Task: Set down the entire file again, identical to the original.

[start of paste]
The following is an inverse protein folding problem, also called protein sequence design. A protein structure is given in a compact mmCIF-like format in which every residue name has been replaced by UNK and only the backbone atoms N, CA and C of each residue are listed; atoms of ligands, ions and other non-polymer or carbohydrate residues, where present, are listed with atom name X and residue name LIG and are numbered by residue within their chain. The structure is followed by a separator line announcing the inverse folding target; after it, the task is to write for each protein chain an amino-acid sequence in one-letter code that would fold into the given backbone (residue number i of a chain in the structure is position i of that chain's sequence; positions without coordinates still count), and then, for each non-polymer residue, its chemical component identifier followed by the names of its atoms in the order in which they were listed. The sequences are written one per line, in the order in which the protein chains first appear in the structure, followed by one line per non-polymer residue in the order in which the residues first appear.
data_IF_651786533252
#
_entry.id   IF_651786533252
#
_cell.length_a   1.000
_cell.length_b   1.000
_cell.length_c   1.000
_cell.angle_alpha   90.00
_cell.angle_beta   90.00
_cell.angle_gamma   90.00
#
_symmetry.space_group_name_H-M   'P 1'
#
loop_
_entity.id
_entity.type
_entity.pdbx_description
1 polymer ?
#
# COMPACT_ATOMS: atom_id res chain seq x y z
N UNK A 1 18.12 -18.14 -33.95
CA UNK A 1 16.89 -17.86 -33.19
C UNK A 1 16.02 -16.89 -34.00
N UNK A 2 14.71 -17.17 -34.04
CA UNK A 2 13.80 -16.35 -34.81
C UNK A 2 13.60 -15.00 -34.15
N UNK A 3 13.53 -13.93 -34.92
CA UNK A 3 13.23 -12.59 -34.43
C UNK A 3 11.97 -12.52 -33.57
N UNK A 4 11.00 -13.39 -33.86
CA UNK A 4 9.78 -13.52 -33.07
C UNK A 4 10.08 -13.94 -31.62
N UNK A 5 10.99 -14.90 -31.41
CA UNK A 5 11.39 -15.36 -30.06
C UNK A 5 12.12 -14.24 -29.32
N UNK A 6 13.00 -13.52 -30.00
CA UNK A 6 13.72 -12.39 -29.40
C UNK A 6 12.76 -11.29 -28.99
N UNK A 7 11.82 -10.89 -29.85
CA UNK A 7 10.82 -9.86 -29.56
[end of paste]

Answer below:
The following is an inverse protein folding problem, also called protein sequence design. A protein structure is given in a compact mmCIF-like format in which every residue name has been replaced by UNK and only the backbone atoms N, CA and C of each residue are listed; atoms of ligands, ions and other non-polymer or carbohydrate residues, where present, are listed with atom name X and residue name LIG and are numbered by residue within their chain. The structure is followed by a separator line announcing the inverse folding target; after it, the task is to write for each protein chain an amino-acid sequence in one-letter code that would fold into the given backbone (residue number i of a chain in the structure is position i of that chain's sequence; positions without coordinates still count), and then, for each non-polymer residue, its chemical component identifier followed by the names of its atoms in the order in which they were listed. The sequences are written one per line, in the order in which the protein chains first appear in the structure, followed by one line per non-polymer residue in the order in which the residues first appear.
data_IF_651786533252
#
_entry.id   IF_651786533252
#
_cell.length_a   1.000
_cell.length_b   1.000
_cell.length_c   1.000
_cell.angle_alpha   90.00
_cell.angle_beta   90.00
_cell.angle_gamma   90.00
#
_symmetry.space_group_name_H-M   'P 1'
#
loop_
_entity.id
_entity.type
_entity.pdbx_description
1 polymer ?
#
# COMPACT_ATOMS: atom_id res chain seq x y z
N UNK A 1 18.12 -18.14 -33.95
CA UNK A 1 16.89 -17.86 -33.19
C UNK A 1 16.02 -16.89 -34.00
N UNK A 2 14.71 -17.17 -34.04
CA UNK A 2 13.80 -16.35 -34.81
C UNK A 2 13.60 -15.00 -34.15
N UNK A 3 13.53 -13.93 -34.92
CA UNK A 3 13.23 -12.59 -34.43
C UNK A 3 11.97 -12.52 -33.57
N UNK A 4 11.00 -13.39 -33.86
CA UNK A 4 9.78 -13.52 -33.07
C UNK A 4 10.08 -13.94 -31.62
N UNK A 5 10.99 -14.90 -31.41
CA UNK A 5 11.39 -15.36 -30.06
C UNK A 5 12.12 -14.24 -29.32
N UNK A 6 13.00 -13.52 -30.00
CA UNK A 6 13.72 -12.39 -29.40
C UNK A 6 12.76 -11.29 -28.99
N UNK A 7 11.82 -10.89 -29.85
CA UNK A 7 10.82 -9.86 -29.56